Issue 24: Music & Contemporary Culture

"Music is a reflection of culture: each one shapes the other."

Music-A Reflection of Society

Sammy Agrawal, Groton School

Jan 31, 2019

Music is everywhere-at school dances, in our dorms, during our showers. We live in an incredible time when the world is at our fingertips, while our fingertips are on our keyboards--a quick Youtube search yields virtually all of mankind’s recorded musical history, from Tchaikovsky to Britney Spears. The prevalence of music in our daily lives increases the influence that performers and musicians hold. As the U.S’s political landscape continues to cause more and more of us to research the pros and cons of Canadian citizenship, teenagers and young adults are increasingly turning to celebrities as role models. For better or for worse, celebrities and musicians-empowered by millions of dedicated followers on social media-continue to play an increasing role in shaping civil discourse and public opinion.


Celebrities have a responsibility to think deeply about the consequences of their actions, and what it is that they’re passing on to America’s youth. Rappers often flood their songs with homophobic slurs, threats of violence and crime as well as references to drugs. Some, like Eminem, deflect criticism by claiming that the personas they create for their “battle raps” differ from their true feelings--that may be true, but the only Marshall Mathers* 99% of the world will ever know is the one they hear on an album. Artists cannot simply distance themselves from their lyrics and refuse to take blame for what they’re saying--one’s art is a reflection of one’s personality.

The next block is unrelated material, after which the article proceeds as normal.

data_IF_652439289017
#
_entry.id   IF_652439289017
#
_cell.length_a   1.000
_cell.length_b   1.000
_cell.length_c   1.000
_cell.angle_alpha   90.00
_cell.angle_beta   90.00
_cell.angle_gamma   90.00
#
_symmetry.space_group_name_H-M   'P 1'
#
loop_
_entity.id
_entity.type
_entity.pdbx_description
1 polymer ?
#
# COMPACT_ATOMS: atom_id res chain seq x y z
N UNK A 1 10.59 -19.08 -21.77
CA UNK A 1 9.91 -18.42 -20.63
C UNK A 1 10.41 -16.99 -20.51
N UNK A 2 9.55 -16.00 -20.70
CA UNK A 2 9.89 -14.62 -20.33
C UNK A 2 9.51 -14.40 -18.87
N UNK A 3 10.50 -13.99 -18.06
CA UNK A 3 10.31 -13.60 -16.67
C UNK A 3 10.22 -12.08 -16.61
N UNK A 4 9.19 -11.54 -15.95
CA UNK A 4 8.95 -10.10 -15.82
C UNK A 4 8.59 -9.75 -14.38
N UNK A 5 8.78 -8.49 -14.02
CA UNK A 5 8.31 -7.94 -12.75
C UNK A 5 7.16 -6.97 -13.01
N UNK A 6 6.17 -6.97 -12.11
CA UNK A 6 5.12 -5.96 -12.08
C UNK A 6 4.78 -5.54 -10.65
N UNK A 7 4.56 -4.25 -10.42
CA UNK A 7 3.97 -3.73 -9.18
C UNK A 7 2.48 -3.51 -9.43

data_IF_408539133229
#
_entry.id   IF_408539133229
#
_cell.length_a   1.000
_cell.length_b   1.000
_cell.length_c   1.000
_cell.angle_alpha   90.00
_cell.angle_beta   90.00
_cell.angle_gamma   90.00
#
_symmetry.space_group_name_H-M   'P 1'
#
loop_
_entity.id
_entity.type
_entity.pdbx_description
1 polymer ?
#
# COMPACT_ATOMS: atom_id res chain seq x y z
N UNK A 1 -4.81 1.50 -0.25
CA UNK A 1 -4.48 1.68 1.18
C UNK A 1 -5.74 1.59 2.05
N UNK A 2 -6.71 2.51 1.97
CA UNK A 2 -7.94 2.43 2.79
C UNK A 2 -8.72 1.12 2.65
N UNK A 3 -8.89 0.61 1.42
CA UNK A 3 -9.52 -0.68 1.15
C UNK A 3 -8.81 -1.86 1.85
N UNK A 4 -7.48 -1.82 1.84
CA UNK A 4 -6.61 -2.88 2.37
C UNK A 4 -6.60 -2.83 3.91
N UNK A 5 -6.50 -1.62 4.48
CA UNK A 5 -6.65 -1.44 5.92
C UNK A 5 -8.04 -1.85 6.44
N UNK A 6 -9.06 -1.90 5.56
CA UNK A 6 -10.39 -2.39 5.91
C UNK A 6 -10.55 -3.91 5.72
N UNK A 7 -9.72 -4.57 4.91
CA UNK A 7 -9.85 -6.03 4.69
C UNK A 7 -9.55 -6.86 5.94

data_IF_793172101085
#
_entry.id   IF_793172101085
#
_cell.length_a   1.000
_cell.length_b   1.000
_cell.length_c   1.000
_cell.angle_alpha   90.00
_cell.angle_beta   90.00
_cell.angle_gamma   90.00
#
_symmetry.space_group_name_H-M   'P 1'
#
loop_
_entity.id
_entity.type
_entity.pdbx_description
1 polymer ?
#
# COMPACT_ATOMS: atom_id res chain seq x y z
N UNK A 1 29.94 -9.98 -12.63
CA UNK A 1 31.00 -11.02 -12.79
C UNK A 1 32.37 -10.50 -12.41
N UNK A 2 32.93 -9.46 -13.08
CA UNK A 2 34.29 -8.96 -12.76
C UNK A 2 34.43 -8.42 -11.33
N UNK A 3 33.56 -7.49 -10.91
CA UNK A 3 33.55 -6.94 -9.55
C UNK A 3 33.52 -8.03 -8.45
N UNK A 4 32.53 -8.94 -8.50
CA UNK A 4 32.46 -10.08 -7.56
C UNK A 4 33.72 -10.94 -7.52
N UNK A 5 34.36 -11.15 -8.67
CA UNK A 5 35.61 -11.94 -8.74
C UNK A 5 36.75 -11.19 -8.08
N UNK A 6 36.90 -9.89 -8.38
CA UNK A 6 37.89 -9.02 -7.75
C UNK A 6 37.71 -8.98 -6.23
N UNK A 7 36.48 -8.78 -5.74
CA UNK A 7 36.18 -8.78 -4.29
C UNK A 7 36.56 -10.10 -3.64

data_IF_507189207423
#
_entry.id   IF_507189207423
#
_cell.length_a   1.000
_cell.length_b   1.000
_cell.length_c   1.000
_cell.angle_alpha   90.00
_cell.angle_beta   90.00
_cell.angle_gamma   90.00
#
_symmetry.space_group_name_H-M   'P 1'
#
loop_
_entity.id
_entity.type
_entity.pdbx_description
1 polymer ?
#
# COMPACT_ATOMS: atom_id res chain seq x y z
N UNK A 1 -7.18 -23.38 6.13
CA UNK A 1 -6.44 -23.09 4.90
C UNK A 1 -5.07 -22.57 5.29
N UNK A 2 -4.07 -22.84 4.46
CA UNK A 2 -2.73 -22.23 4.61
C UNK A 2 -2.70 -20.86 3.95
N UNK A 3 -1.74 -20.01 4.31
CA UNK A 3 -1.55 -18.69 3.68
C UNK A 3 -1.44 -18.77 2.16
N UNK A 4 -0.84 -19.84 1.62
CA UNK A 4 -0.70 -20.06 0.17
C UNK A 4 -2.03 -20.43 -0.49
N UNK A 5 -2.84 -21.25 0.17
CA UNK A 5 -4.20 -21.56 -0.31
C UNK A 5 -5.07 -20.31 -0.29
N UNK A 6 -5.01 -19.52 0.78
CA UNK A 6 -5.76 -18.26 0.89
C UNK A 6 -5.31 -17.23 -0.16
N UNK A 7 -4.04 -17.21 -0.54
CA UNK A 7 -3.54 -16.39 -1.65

However, artists themselves aren’t the people solely responsible for the influence of their content. The spread of certain artistic expressions is fueled by commerce; artists will continue to release what people are buying. As long as Blurred Lines** is played at our school dances, we are unwittingly endorsing a detrimental aspect of society, lack of consent, by not actively opposing it. I’m not saying that listening to Blurred Lines once at a dance automatically makes us lose our perception of boundaries. There are plenty of amazing songs that are “hype,” but don’t cross the line. Repeated exposure to art that constantly glorifies drinking and loose behavior does reinforce the message that those things are fine.

Music is a reflection of culture: each one shapes the other. As long as our culture continues demanding art that involves homophobia, drug use, and violence, these things will continue to plague our society. Teenagers like ourselves are the primary audience that defines what hip-hop and rap culture become. It is up to us to truly listen to what we’re hearing, and ask ourselves if the content is what we want to support.


*Marshall Mathers: Eminem’s real name.

**A song that blurs the boundaries of consent.


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